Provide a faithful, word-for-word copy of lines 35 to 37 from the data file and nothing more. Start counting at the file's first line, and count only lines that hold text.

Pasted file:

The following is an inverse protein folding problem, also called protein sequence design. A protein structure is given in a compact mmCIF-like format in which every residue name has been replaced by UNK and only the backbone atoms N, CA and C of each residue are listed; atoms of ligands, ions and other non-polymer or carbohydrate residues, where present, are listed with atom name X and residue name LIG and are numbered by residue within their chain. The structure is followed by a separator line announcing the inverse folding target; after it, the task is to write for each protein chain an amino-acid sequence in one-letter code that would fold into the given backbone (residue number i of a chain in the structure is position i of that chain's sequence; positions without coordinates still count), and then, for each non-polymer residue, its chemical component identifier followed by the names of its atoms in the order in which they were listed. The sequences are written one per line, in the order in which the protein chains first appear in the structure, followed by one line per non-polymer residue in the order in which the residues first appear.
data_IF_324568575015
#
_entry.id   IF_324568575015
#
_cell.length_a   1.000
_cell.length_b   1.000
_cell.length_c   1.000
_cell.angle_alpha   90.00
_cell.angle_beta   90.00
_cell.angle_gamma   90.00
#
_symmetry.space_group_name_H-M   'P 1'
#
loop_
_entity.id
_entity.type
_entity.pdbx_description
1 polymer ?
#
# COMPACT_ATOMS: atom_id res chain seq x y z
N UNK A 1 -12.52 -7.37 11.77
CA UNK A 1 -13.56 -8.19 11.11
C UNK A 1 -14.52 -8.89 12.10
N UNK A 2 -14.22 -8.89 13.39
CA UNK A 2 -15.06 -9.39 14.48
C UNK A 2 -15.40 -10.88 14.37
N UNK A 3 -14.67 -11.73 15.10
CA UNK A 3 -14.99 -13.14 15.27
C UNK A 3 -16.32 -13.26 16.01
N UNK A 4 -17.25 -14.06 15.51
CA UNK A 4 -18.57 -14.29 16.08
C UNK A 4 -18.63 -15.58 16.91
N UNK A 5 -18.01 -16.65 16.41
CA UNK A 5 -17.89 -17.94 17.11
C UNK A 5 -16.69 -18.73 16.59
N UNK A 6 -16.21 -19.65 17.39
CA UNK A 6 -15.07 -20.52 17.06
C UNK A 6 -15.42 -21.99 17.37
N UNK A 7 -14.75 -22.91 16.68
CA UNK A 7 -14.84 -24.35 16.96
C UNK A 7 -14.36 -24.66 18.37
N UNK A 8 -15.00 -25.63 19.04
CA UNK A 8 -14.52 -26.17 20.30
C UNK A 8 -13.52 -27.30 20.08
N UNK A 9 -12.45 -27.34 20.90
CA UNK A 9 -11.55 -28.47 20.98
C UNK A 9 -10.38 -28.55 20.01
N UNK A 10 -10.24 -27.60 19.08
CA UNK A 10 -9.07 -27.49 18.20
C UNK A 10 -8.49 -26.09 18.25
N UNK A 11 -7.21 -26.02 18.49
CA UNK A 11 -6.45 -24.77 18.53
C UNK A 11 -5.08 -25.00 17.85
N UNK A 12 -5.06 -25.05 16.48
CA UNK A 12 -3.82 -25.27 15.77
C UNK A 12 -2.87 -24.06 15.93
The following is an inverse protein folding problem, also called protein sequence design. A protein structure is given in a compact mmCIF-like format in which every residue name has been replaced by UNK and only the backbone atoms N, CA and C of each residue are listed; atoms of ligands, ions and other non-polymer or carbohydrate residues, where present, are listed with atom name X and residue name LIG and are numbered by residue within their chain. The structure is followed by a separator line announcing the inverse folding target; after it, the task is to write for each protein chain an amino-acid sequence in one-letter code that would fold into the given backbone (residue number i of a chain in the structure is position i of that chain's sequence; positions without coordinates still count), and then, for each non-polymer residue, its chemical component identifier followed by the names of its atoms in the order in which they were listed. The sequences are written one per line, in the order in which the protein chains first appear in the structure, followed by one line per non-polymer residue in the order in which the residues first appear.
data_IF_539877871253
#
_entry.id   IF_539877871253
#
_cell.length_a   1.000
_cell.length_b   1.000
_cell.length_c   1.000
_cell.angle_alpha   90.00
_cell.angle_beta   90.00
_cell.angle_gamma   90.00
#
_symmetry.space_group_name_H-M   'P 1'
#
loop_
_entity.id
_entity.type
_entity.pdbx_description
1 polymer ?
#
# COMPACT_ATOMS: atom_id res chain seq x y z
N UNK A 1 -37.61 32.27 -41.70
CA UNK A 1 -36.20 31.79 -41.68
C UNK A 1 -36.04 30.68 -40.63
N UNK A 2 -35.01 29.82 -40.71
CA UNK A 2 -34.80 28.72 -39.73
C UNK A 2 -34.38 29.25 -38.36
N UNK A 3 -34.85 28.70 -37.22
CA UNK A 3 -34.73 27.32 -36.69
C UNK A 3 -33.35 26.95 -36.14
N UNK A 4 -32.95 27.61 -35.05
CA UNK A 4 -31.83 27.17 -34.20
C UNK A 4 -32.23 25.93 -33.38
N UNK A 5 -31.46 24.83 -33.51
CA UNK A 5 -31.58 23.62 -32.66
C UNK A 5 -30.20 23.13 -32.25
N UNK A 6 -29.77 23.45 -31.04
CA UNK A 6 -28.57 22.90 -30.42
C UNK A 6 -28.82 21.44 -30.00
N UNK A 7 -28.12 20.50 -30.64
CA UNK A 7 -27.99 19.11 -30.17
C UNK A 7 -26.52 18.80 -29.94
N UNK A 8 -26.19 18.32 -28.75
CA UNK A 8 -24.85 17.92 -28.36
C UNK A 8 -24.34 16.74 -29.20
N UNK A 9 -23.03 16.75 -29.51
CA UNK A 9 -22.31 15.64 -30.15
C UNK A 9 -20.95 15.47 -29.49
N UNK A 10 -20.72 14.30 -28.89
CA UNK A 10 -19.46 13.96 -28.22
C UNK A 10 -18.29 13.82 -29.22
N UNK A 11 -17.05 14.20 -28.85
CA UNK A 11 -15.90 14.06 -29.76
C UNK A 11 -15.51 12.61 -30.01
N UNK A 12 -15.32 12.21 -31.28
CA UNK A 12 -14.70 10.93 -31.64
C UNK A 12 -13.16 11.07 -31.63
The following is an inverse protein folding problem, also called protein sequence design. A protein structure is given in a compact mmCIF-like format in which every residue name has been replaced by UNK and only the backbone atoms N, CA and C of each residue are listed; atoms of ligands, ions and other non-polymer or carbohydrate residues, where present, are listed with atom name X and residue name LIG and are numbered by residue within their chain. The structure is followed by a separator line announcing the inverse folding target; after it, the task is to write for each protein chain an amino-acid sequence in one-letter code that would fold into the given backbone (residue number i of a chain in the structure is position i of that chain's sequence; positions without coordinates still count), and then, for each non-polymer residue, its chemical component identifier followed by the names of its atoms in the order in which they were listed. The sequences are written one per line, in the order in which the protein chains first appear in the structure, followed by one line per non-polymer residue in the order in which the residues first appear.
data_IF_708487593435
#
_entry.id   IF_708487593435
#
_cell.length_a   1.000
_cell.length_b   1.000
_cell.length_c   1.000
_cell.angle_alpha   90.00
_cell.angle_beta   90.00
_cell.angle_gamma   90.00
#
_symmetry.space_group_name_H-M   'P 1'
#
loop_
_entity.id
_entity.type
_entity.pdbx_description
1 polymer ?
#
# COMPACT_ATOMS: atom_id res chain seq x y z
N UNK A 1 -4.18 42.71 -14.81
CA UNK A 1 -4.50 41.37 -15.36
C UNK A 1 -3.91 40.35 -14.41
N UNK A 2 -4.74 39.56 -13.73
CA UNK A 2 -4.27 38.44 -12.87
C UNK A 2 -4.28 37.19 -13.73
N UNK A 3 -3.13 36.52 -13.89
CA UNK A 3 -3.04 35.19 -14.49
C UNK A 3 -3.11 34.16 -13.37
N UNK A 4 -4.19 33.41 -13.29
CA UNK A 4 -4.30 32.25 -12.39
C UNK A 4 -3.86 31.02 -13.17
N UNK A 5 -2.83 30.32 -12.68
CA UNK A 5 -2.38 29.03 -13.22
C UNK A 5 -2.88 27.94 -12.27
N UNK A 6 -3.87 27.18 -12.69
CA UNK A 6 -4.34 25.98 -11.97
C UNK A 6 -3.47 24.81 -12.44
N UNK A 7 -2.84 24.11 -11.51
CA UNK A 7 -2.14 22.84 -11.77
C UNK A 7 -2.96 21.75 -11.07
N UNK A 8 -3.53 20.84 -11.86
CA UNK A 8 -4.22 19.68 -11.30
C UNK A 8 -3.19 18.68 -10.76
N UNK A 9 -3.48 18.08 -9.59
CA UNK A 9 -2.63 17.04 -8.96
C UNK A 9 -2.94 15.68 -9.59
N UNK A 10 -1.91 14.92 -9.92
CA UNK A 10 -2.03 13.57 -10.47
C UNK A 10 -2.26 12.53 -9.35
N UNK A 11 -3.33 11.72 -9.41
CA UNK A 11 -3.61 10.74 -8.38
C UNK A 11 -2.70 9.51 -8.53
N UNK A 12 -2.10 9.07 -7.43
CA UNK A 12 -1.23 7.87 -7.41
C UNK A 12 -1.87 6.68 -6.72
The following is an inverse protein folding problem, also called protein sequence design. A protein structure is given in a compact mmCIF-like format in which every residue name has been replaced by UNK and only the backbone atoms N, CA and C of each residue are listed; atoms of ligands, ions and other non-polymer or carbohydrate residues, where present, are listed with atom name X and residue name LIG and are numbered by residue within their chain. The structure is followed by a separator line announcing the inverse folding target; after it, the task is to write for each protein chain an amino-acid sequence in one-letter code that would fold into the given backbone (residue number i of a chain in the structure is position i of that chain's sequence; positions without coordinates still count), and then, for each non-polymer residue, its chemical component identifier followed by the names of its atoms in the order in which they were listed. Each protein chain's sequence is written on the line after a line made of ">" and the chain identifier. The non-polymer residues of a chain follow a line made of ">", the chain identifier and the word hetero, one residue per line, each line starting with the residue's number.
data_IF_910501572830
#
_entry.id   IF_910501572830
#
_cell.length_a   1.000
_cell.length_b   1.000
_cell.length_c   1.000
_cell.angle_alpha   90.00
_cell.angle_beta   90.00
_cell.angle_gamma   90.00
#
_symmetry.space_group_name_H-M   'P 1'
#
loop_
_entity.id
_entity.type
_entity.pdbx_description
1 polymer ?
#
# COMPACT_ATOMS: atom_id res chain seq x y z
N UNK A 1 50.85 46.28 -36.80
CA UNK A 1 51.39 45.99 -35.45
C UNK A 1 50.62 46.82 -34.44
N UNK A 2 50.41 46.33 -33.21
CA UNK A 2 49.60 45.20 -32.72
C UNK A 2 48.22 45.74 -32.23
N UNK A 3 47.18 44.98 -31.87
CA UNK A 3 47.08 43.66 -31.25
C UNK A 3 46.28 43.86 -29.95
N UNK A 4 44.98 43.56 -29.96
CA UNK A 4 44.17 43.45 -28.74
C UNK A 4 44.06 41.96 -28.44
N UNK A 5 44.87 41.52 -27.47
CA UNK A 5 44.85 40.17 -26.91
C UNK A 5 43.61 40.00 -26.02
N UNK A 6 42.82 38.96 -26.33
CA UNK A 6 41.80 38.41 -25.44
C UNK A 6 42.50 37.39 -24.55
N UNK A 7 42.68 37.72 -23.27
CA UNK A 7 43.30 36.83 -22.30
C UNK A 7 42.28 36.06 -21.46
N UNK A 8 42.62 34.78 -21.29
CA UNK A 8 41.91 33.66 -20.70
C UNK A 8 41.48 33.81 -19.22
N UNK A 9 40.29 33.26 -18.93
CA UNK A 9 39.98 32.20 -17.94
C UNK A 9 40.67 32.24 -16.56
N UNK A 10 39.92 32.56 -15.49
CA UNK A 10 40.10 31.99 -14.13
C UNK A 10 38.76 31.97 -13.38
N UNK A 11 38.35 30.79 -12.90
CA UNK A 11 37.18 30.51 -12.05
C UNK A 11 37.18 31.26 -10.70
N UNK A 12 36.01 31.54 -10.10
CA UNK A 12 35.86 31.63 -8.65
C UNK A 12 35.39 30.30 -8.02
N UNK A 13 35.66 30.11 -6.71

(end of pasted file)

CA UNK A 5 -17.89 -17.94 17.11
C UNK A 5 -16.69 -18.73 16.59
N UNK A 6 -16.21 -19.65 17.39